South Korea records record trade deficit as tech demand falls

SEOUL, South Korea (AP) — South Korea recorded its largest-ever monthly trade deficit of 127 in January as exports of computer chips and other high-tech goods fell and the cost of importing oil and gas soared, South Korea’s trade ministry said Wednesday. One hundred million U.S. dollars.

The growing shortages underscore how Russia’s war on Ukraine is weighing on the global economy, with prices for key resources such as crude oil and nickel remaining elevated after falling from peaks in 2022.

South Korea’s export-reliant economy has run into deficit for 11 consecutive months, its longest deficit since 1997, when it was at the height of the Asian financial crisis.

Exports of computer chips, South Korea’s most important product, fell nearly 45% last month from a year earlier as demand slowed and chip prices fell, according to the South Korean Ministry of Trade, Industry and Energy.

The trade data came after a report by South Korean chip giant Samsung Electronics The company said business conditions for its semiconductors and consumer electronics had “significantly” deteriorated, causing its profits to plummet nearly 70% last quarter.

Chipmaking is highly cyclical, and the tech industry has gone from a severe shortage of many computer chips to an oversupply, a situation seen in many industries, including auto manufacturing.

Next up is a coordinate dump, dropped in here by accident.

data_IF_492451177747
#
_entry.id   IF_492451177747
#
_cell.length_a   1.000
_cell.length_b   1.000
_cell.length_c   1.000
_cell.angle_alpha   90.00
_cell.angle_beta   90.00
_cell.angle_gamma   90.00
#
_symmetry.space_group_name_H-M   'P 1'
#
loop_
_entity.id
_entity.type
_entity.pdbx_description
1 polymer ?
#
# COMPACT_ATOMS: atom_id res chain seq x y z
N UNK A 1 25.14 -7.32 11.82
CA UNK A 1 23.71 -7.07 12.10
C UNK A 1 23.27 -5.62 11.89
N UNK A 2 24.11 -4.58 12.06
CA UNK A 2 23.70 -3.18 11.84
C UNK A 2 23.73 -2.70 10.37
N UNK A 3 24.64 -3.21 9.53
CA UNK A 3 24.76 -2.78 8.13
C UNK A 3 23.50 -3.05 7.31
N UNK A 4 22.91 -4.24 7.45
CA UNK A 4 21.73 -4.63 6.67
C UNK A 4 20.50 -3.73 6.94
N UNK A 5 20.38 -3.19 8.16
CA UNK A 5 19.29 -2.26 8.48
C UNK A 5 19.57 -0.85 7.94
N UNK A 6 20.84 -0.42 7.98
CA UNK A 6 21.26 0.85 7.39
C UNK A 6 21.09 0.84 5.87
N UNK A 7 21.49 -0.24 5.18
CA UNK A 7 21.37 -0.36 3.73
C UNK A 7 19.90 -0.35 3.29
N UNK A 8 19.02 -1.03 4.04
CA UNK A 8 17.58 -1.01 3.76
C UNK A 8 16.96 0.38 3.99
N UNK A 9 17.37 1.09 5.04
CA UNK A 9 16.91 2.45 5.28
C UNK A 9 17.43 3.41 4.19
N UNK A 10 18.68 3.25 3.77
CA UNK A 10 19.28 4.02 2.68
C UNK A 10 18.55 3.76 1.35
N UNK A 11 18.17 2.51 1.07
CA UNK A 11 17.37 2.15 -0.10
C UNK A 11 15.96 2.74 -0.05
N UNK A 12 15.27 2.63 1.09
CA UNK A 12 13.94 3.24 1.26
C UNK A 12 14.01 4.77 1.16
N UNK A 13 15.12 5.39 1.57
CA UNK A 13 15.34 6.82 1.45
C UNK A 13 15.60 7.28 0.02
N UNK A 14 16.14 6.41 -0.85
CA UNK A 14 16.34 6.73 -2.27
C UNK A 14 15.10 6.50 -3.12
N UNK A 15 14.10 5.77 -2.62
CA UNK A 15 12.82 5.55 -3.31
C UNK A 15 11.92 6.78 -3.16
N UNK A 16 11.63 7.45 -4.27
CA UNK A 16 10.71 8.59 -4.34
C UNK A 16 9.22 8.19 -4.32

Chip prices fell sharply on weak demand as customers adjusted inventories amid “deepening uncertainty” in the global economy, Samsung said, an issue it said could persist into the current quarter.

On Wednesday, South Korea’s other major chipmaker, SK Hynix, reported an operating loss of 1.7 trillion won ($1.4 billion) for the October-December period, its first quarterly deficit since 2012.

“As uncertainties remain, we will continue to reduce investments and costs, while minimizing the impact of the economic downturn by prioritizing markets with high growth potential,” the company said in a statement.

SK Hynix announced in October that it plans to more than halve its investment in 2023 from 19 trillion won ($15 billion) in 2022.

The country’s exports fell nearly 17 percent in January from a year earlier, with modest gains in sales of cars, petroleum products and ships failing to offset a larger drop in semiconductor shipments, the trade ministry said.

The country, which imports most of its energy supply, spent nearly $16 billion last month on fuel, natural gas and coal. That was significantly higher than the country’s average of $10 billion in January imports of these goods over the past 10 years, said Moon Dong-min, a senior trade official.

“The global economy remains subdued due to austerity in major economies and Russia’s protracted war in Ukraine,” Moon said in a briefing.

The war has taken a similar toll on other economies reliant on industrial exports, such as China, Japan and Germany, as countries grapple with rising prices and slower growth, he said.

The global semiconductor market is likely to remain sluggish for the next few months before recovering in the second half of the year after existing inventories are depleted, Moon said.

“If semiconductor exports resume, that will help our (country’s) export recovery a lot,” Moon said.

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